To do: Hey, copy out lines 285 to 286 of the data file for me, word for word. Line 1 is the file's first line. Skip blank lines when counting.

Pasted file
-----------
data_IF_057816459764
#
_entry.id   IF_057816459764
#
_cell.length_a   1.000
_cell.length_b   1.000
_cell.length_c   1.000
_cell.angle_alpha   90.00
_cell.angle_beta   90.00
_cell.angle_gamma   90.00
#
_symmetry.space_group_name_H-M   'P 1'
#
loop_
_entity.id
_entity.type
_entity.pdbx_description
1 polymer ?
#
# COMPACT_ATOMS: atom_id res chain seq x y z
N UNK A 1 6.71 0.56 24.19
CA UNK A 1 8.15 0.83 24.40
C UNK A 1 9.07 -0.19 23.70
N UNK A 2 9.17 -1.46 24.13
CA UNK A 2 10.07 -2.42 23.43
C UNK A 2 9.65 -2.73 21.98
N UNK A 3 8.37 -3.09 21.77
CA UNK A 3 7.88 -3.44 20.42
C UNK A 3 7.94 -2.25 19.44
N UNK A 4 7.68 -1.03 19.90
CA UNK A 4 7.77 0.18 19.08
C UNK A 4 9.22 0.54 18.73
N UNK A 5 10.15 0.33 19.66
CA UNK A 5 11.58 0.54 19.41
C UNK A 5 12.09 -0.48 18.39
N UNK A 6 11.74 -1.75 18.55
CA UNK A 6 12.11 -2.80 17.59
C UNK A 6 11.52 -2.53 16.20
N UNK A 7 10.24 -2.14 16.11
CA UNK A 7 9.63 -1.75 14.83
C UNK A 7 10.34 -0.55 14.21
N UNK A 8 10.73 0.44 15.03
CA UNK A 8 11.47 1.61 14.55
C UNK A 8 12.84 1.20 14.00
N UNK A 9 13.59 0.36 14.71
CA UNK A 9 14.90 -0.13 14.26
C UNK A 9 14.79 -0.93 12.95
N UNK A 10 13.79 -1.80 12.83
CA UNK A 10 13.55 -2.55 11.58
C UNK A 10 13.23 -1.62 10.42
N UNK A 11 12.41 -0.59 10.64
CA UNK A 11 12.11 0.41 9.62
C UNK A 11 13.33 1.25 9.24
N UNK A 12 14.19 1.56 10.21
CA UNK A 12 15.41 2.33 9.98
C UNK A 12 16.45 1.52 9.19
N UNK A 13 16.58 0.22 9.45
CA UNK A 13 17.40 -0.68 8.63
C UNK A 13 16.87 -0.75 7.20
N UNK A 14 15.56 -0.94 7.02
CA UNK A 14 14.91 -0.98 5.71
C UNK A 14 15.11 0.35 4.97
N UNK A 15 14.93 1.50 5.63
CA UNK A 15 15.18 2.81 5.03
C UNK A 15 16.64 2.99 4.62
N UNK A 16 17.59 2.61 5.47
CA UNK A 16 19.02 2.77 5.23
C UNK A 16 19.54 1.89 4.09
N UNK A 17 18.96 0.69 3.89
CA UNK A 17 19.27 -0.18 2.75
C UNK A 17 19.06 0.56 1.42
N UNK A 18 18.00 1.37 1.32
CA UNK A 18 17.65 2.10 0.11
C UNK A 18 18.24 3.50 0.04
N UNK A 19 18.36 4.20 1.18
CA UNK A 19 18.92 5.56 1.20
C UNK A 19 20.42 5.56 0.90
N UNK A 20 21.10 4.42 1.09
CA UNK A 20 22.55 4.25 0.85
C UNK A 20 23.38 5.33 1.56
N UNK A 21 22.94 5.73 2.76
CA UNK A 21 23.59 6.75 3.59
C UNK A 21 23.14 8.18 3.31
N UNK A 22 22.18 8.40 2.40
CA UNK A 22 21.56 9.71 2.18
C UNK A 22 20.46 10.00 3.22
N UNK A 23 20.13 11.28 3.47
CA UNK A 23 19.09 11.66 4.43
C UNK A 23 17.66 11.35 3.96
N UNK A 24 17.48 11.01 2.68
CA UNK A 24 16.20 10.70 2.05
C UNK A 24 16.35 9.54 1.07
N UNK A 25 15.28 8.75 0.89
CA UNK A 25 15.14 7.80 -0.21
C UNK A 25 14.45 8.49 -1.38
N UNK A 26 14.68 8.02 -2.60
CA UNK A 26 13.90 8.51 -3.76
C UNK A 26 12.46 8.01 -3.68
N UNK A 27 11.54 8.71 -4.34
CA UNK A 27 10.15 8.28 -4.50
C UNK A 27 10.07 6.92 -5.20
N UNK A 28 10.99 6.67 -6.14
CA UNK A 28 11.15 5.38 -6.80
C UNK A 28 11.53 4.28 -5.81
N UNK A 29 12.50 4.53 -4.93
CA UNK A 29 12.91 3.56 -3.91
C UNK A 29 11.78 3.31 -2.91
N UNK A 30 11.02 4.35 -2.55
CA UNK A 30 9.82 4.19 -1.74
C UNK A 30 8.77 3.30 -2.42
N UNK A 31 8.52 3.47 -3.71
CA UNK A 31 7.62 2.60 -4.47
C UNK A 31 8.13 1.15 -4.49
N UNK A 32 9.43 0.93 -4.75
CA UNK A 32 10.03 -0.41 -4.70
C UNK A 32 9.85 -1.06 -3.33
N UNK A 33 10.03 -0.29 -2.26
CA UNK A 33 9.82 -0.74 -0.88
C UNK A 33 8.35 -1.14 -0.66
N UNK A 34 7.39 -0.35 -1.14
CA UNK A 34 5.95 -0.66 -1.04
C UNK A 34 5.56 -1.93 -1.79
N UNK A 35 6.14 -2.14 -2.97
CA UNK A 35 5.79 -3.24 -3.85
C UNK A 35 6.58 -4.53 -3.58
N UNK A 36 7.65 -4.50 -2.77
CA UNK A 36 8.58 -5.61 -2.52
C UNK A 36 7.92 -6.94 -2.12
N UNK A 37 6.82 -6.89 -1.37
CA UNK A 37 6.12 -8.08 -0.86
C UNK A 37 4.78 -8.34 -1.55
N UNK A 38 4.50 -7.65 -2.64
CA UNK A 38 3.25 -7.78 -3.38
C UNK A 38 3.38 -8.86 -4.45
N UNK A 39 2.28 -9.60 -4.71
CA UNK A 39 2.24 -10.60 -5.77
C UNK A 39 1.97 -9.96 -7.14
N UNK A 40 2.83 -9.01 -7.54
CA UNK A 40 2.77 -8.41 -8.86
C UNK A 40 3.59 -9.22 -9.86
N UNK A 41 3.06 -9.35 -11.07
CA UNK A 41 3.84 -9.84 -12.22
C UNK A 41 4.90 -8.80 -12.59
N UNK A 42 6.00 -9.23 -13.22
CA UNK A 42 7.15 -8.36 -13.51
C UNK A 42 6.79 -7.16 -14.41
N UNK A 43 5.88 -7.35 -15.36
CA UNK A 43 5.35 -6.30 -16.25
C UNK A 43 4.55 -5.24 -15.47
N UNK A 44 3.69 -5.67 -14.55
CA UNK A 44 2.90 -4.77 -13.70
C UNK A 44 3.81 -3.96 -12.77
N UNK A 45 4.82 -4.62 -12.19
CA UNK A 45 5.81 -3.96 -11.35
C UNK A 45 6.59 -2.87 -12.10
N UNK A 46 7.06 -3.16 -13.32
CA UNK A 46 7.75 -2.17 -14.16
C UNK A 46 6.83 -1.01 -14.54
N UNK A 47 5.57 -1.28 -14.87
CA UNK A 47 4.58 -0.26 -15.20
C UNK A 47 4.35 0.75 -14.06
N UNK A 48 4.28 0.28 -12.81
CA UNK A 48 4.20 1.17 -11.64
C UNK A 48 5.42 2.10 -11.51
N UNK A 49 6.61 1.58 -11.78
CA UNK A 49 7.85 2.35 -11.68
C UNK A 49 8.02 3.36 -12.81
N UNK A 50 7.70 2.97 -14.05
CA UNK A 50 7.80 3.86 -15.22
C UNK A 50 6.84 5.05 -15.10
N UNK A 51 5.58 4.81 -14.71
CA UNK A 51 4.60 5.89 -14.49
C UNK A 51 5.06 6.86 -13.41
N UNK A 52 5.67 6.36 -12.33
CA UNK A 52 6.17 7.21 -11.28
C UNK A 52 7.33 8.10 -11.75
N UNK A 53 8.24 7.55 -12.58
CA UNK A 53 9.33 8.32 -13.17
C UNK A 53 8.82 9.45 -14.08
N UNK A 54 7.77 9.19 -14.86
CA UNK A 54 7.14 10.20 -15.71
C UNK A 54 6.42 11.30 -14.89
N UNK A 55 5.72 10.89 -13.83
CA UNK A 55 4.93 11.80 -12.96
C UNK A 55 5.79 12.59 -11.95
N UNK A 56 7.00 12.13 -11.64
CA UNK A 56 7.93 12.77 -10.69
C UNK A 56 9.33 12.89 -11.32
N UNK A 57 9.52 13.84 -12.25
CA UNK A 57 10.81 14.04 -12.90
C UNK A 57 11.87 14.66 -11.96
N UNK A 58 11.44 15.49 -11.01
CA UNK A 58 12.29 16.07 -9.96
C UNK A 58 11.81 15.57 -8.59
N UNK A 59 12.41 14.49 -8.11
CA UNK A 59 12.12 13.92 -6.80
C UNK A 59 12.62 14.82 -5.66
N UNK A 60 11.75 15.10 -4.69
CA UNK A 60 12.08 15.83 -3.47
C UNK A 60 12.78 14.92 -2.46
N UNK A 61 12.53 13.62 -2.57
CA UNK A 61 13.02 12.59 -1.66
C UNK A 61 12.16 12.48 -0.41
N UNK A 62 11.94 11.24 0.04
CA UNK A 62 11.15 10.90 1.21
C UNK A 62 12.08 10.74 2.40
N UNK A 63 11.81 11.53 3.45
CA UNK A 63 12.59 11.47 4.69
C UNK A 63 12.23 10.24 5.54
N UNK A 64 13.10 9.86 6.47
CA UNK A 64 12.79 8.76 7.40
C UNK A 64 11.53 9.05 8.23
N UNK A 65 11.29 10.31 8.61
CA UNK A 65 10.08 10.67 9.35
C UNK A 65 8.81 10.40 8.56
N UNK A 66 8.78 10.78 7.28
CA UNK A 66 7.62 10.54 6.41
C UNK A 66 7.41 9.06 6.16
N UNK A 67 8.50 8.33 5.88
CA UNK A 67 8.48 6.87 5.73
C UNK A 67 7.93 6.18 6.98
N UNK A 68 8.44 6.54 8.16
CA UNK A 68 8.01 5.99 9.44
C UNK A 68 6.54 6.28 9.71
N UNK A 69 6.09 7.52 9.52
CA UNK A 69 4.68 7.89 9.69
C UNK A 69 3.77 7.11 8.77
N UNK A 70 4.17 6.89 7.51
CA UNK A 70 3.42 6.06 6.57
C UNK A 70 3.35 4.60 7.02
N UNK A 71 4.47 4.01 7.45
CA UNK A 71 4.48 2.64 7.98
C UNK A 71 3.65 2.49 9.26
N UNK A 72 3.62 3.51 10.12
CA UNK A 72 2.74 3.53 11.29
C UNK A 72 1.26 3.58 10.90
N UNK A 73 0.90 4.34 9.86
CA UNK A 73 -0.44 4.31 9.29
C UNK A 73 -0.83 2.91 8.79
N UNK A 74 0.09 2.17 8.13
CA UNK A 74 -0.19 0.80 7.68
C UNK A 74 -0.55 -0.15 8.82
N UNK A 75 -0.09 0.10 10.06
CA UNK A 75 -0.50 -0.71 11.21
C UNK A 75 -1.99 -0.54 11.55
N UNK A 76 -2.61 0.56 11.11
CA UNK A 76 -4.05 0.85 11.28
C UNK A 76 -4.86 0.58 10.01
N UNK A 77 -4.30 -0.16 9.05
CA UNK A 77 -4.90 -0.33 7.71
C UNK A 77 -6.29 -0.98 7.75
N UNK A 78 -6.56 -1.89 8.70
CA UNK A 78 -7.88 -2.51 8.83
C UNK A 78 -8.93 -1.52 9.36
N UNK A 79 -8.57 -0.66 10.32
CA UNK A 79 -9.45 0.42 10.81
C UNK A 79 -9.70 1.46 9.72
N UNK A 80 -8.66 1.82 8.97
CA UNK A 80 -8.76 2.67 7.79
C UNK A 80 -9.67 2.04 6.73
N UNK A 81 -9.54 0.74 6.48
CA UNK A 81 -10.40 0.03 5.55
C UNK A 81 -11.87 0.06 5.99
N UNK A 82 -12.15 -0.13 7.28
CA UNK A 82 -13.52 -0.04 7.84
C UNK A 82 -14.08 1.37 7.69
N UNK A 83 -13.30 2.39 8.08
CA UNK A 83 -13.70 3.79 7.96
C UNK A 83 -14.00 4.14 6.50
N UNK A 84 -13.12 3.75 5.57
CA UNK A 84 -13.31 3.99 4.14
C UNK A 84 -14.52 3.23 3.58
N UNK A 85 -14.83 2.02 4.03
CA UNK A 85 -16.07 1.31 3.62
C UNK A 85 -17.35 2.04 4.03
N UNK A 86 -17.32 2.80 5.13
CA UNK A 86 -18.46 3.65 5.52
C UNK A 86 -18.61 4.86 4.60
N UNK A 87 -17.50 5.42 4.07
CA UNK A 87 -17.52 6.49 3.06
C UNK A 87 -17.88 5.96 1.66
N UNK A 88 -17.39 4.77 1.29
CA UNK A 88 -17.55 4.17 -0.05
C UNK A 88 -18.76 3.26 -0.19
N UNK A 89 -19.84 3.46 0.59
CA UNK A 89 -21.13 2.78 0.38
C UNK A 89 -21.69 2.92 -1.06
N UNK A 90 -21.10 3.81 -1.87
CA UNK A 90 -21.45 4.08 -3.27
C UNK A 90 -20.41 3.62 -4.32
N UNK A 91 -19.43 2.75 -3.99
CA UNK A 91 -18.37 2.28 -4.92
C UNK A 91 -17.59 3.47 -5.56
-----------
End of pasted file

N UNK A 89 -19.84 3.46 0.59
CA UNK A 89 -21.13 2.78 0.38